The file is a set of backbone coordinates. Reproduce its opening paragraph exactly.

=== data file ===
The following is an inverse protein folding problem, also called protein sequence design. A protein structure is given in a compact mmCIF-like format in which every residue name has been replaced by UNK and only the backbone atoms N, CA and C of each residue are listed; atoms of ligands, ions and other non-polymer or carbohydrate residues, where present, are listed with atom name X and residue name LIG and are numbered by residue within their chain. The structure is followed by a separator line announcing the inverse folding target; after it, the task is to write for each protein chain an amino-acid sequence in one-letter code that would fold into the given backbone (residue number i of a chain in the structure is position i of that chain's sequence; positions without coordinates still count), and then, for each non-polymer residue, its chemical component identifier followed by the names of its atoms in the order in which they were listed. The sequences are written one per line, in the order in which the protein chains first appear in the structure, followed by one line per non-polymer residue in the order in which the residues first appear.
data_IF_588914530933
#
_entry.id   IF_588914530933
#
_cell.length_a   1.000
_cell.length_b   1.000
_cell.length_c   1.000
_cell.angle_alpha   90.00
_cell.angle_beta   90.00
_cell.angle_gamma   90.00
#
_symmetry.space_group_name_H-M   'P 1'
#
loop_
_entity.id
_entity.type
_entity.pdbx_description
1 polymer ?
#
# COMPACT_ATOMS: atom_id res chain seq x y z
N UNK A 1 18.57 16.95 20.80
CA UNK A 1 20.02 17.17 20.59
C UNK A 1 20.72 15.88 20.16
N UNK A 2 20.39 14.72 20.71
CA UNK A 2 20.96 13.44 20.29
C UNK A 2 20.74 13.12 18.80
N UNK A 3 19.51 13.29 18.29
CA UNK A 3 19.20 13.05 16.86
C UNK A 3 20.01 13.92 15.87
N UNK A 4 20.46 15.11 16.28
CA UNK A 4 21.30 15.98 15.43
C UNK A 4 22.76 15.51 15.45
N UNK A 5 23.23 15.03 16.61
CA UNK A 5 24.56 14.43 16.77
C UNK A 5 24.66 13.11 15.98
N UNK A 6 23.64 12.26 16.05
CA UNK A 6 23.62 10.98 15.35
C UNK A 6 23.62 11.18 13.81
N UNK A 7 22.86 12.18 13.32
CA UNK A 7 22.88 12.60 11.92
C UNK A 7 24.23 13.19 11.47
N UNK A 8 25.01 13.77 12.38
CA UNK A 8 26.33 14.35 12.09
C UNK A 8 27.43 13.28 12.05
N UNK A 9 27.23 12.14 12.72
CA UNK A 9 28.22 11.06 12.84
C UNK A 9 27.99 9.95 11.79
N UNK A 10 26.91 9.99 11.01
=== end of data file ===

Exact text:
The following is an inverse protein folding problem, also called protein sequence design. A protein structure is given in a compact mmCIF-like format in which every residue name has been replaced by UNK and only the backbone atoms N, CA and C of each residue are listed; atoms of ligands, ions and other non-polymer or carbohydrate residues, where present, are listed with atom name X and residue name LIG and are numbered by residue within their chain. The structure is followed by a separator line announcing the inverse folding target; after it, the task is to write for each protein chain an amino-acid sequence in one-letter code that would fold into the given backbone (residue number i of a chain in the structure is position i of that chain's sequence; positions without coordinates still count), and then, for each non-polymer residue, its chemical component identifier followed by the names of its atoms in the order in which they were listed. The sequences are written one per line, in the order in which the protein chains first appear in the structure, followed by one line per non-polymer residue in the order in which the residues first appear.